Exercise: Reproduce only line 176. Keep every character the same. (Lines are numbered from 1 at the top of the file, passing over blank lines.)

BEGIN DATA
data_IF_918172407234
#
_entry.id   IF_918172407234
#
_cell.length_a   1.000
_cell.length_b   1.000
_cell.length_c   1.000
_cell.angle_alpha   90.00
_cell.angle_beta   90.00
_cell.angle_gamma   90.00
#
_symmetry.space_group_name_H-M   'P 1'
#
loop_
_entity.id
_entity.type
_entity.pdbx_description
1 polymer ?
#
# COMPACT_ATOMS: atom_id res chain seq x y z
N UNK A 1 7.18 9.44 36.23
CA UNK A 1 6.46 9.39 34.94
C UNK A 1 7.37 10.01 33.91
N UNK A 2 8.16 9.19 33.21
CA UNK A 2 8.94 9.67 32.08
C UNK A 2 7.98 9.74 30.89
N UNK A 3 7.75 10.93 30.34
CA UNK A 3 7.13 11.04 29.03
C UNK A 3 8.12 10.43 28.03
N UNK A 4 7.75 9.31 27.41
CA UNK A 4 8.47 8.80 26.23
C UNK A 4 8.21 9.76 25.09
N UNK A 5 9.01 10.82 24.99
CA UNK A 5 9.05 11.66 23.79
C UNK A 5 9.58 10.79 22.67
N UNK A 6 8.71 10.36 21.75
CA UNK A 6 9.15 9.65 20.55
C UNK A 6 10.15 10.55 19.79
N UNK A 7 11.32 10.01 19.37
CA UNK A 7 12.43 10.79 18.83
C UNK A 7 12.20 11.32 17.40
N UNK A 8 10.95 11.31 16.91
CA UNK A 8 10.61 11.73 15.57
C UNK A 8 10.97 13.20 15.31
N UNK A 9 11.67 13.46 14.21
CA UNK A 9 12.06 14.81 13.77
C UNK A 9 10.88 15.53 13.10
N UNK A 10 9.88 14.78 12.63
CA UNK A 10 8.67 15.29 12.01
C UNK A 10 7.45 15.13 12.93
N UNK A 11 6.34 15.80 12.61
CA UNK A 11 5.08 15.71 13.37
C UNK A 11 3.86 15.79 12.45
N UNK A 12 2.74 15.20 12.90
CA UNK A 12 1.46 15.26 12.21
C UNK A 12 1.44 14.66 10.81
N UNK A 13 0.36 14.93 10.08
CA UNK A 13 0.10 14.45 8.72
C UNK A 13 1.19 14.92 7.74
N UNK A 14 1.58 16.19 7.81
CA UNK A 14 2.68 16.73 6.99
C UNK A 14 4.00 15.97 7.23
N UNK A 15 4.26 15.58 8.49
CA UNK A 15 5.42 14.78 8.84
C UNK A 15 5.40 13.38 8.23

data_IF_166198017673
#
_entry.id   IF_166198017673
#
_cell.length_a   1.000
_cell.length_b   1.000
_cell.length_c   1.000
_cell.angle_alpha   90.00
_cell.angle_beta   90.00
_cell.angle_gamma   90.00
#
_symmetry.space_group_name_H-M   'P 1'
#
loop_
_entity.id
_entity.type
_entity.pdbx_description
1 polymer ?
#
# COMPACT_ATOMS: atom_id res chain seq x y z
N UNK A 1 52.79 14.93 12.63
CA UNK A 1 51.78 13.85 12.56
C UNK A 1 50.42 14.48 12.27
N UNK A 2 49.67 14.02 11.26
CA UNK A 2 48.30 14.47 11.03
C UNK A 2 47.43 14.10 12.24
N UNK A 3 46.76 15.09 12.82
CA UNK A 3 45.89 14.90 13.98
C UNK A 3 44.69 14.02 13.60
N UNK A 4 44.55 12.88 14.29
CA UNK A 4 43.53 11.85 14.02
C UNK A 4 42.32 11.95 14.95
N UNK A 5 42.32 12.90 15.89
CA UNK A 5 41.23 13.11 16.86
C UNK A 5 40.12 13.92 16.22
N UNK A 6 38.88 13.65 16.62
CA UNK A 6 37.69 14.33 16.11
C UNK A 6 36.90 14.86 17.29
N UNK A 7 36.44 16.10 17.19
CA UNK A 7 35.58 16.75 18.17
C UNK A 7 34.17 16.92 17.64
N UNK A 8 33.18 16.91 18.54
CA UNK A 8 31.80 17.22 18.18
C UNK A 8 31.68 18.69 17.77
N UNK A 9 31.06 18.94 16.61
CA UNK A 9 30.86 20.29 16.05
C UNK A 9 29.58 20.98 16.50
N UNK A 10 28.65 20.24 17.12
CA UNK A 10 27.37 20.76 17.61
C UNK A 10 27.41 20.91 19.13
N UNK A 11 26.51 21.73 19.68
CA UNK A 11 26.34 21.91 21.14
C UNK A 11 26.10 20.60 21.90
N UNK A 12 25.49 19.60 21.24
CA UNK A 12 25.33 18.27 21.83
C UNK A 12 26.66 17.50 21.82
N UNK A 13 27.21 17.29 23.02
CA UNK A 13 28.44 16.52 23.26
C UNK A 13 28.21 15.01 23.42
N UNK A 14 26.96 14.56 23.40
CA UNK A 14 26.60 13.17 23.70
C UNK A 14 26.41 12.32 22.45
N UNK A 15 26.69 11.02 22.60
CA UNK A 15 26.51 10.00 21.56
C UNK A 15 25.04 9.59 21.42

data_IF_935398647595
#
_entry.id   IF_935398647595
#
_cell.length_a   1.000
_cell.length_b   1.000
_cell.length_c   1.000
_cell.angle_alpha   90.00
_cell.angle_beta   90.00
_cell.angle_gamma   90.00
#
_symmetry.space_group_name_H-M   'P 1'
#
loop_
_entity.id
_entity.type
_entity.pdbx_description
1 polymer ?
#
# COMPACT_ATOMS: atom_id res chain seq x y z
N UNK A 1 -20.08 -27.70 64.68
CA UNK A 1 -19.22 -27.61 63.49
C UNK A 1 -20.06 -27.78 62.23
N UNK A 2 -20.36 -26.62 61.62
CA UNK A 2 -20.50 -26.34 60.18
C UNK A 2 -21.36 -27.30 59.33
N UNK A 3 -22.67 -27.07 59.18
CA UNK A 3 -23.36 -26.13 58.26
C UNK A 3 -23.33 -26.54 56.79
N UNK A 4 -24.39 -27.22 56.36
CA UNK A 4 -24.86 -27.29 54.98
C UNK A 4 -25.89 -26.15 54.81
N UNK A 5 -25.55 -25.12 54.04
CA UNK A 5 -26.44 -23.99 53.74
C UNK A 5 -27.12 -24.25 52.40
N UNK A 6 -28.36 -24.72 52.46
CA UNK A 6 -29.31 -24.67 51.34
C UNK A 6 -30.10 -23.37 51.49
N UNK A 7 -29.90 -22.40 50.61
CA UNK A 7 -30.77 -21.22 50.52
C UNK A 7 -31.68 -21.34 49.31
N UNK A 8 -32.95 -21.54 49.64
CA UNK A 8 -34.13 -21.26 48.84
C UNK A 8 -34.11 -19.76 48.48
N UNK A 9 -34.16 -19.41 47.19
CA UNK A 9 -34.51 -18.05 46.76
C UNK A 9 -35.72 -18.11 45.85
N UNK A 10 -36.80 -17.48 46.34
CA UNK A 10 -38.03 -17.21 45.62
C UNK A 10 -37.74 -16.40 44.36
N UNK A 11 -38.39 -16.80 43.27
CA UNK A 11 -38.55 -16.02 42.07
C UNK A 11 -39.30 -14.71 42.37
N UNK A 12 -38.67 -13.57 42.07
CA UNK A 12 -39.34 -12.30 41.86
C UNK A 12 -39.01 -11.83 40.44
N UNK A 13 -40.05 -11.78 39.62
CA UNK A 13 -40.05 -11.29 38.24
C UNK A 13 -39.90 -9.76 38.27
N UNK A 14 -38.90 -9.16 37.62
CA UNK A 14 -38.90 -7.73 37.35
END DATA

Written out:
CA UNK A 9 -34.51 -18.05 46.76